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First day of #Nanowrimo 2012…

1 Nov

… and I’m not making wordcount for today. That’s OK–not only am I not worried, I’m glad I’m not holding myself too tightly to an arbitrary target.

I’m not sure that I’m going in the right direction, but then again, there’s 29 new days ahead.

Day one: 1300 words, I’m within my very rough, very loose outline, and it’s all going to be OK.

I’m looking forwrad to hearing more of my characters’ voices. I’m looking forward to more, and more raucus, write-ins.

Tonight, though–I’m tuckered out. I think I’ll take myself home and see my sweetheart, and go to bed.

Happy art-making, folks–however you do whatever it is you do.

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I think I just figured out agency (Dammit.)

6 May

Thanks to the obituaries for Joanna Russ, I’m getting an education in female roles – both in genre fiction and in life.

I may be slow, but I’m on my way up.

I’m working through some sticky issues of agency and point of view in my long-languishing novel-in-progress. I had started the novel – with outline, plot sketch, etc. – with a strong female character: a woman in her 50s who survived a multiple-collapse apocalyptic event 30 years prior. In the first scene, she shoots an 18 year old male in the leg… and doesn’t make a non-reactionary move the rest of the book. Ugh.

Ugh, I say again, because I am so strongly reminded that I was older than 30 when I first took agency in my romantic life. Relationships were things that happened to me, before that – I fell in love, and it was always a surprise, ’cause wasn’t it supposed to be? When the relationships weren’t right (and they weren’t right) I clung to them anyway. Who knew when the next would happen to me?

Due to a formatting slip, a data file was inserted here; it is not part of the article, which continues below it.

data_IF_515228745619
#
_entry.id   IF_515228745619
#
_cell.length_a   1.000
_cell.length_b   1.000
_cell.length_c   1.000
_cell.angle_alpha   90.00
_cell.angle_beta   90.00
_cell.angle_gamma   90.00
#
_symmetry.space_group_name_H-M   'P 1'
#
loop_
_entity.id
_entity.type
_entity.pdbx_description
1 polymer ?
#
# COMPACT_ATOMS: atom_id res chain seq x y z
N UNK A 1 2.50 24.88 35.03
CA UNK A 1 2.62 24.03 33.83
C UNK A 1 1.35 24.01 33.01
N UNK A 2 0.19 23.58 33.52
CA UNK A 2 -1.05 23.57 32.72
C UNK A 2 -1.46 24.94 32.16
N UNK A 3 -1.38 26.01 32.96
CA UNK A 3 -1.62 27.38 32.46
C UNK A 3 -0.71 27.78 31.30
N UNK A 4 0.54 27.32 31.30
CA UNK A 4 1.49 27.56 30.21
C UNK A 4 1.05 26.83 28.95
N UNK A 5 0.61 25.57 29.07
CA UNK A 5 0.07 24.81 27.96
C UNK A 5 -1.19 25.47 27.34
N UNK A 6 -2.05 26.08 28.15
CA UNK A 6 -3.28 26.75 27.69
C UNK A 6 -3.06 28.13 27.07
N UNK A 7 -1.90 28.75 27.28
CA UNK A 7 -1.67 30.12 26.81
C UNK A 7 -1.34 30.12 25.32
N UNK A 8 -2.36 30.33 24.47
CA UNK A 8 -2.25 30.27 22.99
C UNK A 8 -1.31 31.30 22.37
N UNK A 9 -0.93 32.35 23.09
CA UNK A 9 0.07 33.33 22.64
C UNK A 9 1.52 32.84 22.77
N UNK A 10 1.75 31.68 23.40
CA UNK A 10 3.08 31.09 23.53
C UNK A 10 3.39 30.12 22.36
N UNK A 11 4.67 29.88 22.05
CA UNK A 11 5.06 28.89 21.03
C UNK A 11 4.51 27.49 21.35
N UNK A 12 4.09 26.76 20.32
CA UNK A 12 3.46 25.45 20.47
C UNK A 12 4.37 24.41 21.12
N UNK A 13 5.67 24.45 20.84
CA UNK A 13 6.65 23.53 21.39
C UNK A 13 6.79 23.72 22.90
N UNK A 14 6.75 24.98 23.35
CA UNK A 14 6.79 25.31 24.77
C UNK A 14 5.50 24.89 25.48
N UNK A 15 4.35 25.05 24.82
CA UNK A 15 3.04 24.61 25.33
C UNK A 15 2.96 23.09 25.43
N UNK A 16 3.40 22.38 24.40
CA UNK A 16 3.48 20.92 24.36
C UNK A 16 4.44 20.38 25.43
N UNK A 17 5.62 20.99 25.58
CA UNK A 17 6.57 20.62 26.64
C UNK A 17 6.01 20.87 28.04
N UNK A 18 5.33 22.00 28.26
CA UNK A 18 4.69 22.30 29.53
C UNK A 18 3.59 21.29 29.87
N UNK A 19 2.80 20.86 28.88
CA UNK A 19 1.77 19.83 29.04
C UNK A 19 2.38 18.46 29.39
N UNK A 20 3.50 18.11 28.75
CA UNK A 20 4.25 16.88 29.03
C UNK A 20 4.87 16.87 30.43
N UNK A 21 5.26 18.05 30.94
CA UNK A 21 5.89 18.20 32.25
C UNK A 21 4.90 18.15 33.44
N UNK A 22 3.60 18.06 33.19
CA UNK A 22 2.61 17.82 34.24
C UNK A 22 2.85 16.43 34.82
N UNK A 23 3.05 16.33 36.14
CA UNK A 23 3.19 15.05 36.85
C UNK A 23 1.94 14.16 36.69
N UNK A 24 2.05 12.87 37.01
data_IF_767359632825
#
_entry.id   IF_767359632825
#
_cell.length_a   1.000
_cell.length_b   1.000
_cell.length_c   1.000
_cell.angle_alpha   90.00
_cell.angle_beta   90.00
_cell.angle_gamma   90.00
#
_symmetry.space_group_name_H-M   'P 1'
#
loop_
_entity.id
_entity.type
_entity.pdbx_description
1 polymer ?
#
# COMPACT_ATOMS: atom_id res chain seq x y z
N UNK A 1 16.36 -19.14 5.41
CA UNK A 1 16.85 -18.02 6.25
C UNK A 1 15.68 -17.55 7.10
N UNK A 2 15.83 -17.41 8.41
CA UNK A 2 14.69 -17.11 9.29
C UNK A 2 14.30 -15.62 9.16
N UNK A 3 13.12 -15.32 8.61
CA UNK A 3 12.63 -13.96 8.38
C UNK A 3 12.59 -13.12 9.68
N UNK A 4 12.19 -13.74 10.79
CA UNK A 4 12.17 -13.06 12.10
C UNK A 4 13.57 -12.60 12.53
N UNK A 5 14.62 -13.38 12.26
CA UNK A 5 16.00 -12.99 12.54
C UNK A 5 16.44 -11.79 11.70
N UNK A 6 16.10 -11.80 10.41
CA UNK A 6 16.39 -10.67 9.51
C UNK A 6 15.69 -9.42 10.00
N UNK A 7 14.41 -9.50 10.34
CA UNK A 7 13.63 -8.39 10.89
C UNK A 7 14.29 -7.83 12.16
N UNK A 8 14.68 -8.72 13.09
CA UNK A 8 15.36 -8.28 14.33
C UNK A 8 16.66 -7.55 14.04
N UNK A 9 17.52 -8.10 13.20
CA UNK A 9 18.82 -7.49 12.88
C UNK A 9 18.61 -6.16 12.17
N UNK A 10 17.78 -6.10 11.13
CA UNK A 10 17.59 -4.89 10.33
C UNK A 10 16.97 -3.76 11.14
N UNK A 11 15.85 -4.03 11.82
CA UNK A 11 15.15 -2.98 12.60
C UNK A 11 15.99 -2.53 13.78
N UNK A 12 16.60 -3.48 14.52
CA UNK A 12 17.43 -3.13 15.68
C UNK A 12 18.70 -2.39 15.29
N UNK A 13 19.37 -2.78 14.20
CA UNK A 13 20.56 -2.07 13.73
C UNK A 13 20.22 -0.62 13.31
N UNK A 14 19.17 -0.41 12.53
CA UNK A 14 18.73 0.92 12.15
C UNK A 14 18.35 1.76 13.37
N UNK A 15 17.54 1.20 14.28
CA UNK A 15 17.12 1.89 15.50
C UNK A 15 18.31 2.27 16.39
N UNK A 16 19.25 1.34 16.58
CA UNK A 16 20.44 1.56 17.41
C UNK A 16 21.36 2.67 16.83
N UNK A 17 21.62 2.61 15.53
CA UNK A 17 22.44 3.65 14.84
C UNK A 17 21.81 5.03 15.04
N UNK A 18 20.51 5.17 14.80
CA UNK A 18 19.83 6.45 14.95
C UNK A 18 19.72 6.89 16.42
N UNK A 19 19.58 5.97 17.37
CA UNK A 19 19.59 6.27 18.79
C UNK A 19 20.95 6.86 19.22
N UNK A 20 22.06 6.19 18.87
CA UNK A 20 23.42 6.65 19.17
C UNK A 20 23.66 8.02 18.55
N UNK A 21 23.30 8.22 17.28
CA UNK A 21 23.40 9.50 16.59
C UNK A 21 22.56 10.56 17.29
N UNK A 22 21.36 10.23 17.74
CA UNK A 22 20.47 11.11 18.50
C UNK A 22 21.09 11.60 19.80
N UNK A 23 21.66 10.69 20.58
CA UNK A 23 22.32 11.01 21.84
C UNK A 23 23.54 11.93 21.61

The rest of my life had to fall apart catastrophically before I woke up. I took a look at the mediocre relationship I had been nursing along, and suddenly realized: I was worth more than that. My time was worth too much to spend any more of it there, and there were more valuable things I could do. I called up the other person, and broke it off. I made the choice, and took action. And there it is: agency.
In Gathering Grace, there are two strong female leads: the superhero and the supervillian, both women in their 60s. Both show agency, thankfully – but you know who’s better at it? The one doing evil. [SPOILER (highlight to read): She starts to show less agency when she starts to be a little less evil. Dammit.]

For me, this relates to the difference between being nice and being kind. Nice is passive, even when it’s active – no boats are rocked. Kind is a choice, an act – even when it’s the choice to not act. Good females of any age, I learned in EVERY media source, were always “nice” – even if the result was misery.

As an author, am I contributing to this ludicrous poison?

Consider the consequence – do I take the complete-draft 120,000-word novel back from the boy?

It means a MAJOR fricken’ rewrite.

I think I have to. As the author, it’s time for me to get some damn agency, myself. I throw the rocks at the characters – but even my females – maybe especially my females – better have the grit and presence to dodge or bat them right back. If I had a strong sense of agency when I started it, 2.5 years ago (already?!?), I never would have let the boy run with the book. The central female character needs to make choices and drive her own motivation forward.

Other writers – do you have this same problem? Advice and encouragement are appreciated! I may be getting better at taking charge and driving forward, myself – but it’s more pleasant to do with others.

Making: from Manic to Mature (and now with Marionettes!)

27 Mar

Since I was old enough to read and write, I’ve gone from one creative pursuit to the next. I have competence in a variety of media, from batik to welding, knitting to writing.

I used to JUMP IN AND GO ZOOM! to any every project that came to mind. I could MAKE LOTS OF STUFF!  but often IT WAS CRAP!

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The skills acquired since becoming a grown-up have improved all the others:

  • Planning ahead for setbacks, polishing, delivery methods.
  • Revising – and revising, and revising, and throwing-it-out-and-starting-over.
  • Seeking and using feedback.

So now, when I tell you that I’m working on making a tiny bronze marionette that lives in a top hat and connects to a black opera glove, you can rest assured that I’ve planned several test pieces, iterations and have made proofs-of-concept (see picture – Sculpey is cheaper than bronze metal clay.)

And it’s likely to be full of awesome.